IDEAS home Printed from
MyIDEAS: Log in (now much improved!) to save this paper

Regional distribution of discrimination forms in the labor market in Romania

Listed author(s):
  • Dobre Mihaela Hrisanta
  • Ailenei Dorel


  • Cristescu Amalia
Registered author(s):

    A highly segmented labor market usually favors a mismatch between supply and demand, significantly limiting the functional flexibility and the resilience of this market to macroeconomic shocks. From this perspective, such a market hampers the transition of an EU member to the euro zone, adversely affecting the quality of integration. The causes of labor market segmentation are related to: imperfect competition between firms, information asymmetry, how workers signal on the labor market, limited mobility of workers across different sectors, etc. Labor market segmentation can be done according to several criteria: type of employment, length of employment, salary level, gender, ethnicity, age, etc. When the labor market segmentation is based on discriminatory attitudes, the propagated effects may adversely affect the economic, social and territorial cohesion status of a country. Being in the process of modernizing the labor market, of adapting the economic and social institutions to the requirements of the acquis communautaire, Romania has significant gaps to recover in relation to more developed countries in EU. Although virulent discrimination does not occur on the Romanian labor market, this phenomenon may delay the process of modernization and effective integration in the single European market. In this article, the authors analyze the main forms of discrimination at the regional level based on the following indicators: the Duncan Index at local level; rate discrimination by sex, nationality, and age; wage gap and occupational segregation by gender. They will also assess the effects of various forms of discrimination on the Romanian labor market flexibility. Keywords: discrimination; wage ; labor market. JEL classification: J01, J15, 16.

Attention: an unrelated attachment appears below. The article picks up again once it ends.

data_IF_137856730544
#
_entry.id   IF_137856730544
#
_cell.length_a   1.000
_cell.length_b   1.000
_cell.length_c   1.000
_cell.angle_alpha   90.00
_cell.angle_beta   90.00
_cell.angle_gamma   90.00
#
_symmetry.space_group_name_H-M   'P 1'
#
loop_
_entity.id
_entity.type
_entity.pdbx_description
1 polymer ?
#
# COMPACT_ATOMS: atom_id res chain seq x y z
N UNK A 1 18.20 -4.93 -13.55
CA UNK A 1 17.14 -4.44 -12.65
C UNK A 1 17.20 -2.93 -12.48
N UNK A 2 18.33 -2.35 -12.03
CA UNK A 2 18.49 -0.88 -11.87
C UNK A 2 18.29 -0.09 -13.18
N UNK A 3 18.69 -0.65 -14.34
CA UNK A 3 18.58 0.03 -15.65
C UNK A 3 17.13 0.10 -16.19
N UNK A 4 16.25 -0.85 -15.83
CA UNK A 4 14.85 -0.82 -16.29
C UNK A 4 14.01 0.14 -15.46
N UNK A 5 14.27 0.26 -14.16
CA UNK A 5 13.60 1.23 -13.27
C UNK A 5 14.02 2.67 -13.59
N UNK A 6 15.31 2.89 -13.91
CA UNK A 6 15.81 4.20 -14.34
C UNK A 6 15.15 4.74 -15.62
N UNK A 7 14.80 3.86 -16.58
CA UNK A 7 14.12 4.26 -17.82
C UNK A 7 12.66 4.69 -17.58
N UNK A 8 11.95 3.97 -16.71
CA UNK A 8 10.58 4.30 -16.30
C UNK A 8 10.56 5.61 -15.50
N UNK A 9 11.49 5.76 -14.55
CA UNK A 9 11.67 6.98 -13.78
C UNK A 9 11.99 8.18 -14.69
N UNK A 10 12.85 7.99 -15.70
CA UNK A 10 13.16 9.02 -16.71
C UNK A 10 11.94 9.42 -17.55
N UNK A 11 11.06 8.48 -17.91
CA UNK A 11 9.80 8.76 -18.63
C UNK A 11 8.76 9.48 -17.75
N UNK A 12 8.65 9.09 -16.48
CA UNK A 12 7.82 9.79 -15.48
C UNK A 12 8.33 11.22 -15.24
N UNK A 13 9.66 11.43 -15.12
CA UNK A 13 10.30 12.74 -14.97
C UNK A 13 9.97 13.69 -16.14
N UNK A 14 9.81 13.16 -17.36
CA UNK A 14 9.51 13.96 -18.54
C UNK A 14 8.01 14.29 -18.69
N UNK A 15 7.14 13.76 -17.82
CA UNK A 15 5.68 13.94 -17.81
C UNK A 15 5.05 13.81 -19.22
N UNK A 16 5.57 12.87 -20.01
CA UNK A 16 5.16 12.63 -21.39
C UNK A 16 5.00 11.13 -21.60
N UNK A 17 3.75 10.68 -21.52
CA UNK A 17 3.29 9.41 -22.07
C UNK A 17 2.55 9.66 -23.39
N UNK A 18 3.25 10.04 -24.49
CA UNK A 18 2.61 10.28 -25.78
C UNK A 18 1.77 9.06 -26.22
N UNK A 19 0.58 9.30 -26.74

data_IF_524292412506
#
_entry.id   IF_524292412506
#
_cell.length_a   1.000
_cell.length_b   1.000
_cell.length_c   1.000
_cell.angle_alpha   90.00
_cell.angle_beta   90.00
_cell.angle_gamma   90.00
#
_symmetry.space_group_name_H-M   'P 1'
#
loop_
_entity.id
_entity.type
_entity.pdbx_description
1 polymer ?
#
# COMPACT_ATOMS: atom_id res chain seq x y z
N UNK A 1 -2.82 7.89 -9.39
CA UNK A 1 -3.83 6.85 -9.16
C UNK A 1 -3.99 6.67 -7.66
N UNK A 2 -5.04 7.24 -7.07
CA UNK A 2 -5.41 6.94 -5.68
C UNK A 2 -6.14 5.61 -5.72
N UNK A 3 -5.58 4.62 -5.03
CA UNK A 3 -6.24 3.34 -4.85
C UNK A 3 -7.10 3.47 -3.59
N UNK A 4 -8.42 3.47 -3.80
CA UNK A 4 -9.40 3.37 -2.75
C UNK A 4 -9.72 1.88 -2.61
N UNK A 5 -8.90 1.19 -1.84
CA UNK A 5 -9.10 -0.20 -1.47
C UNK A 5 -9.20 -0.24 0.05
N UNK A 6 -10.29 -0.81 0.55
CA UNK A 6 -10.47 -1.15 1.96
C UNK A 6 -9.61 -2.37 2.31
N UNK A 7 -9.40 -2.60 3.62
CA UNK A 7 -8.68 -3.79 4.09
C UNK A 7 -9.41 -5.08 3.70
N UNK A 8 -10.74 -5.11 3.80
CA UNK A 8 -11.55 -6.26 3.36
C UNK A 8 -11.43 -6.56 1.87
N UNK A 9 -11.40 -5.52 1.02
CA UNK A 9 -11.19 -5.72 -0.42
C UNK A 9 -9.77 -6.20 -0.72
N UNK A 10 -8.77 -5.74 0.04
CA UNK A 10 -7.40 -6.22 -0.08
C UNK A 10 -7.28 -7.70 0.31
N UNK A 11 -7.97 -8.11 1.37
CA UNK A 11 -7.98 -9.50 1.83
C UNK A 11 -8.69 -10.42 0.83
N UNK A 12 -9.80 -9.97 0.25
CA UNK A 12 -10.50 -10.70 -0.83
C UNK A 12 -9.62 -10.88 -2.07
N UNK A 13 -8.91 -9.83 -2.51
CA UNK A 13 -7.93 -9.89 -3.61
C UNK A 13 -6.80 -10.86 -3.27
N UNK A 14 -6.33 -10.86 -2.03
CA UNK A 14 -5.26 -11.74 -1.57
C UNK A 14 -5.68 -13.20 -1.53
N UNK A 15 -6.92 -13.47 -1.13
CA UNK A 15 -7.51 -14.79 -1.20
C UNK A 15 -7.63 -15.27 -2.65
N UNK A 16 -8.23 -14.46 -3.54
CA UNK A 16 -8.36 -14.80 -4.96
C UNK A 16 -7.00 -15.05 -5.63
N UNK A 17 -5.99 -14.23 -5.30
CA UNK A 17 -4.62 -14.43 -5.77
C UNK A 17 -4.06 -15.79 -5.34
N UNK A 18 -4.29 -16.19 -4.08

If you experience problems downloading a file, check if you have the proper application to view it first. In case of further problems read the IDEAS help page. Note that these files are not on the IDEAS site. Please be patient as the files may be large.

    File URL:
    Download Restriction: no

    Paper provided by European Regional Science Association in its series ERSA conference papers with number ersa11p1129.

    in new window

    Date of creation: Sep 2011
    Handle: RePEc:wiw:wiwrsa:ersa11p1129
    Contact details of provider: Postal:
    Welthandelsplatz 1, 1020 Vienna, Austria

    Web page:

    No references listed on IDEAS
    You can help add them by filling out this form.

    This item is not listed on Wikipedia, on a reading list or among the top items on IDEAS.

    When requesting a correction, please mention this item's handle: RePEc:wiw:wiwrsa:ersa11p1129. See general information about how to correct material in RePEc.

    For technical questions regarding this item, or to correct its authors, title, abstract, bibliographic or download information, contact: (Gunther Maier)

    If you have authored this item and are not yet registered with RePEc, we encourage you to do it here. This allows to link your profile to this item. It also allows you to accept potential citations to this item that we are uncertain about.

    If references are entirely missing, you can add them using this form.

    If the full references list an item that is present in RePEc, but the system did not link to it, you can help with this form.

    If you know of missing items citing this one, you can help us creating those links by adding the relevant references in the same way as above, for each refering item. If you are a registered author of this item, you may also want to check the "citations" tab in your profile, as there may be some citations waiting for confirmation.

    Please note that corrections may take a couple of weeks to filter through the various RePEc services.

    This information is provided to you by IDEAS at the Research Division of the Federal Reserve Bank of St. Louis using RePEc data.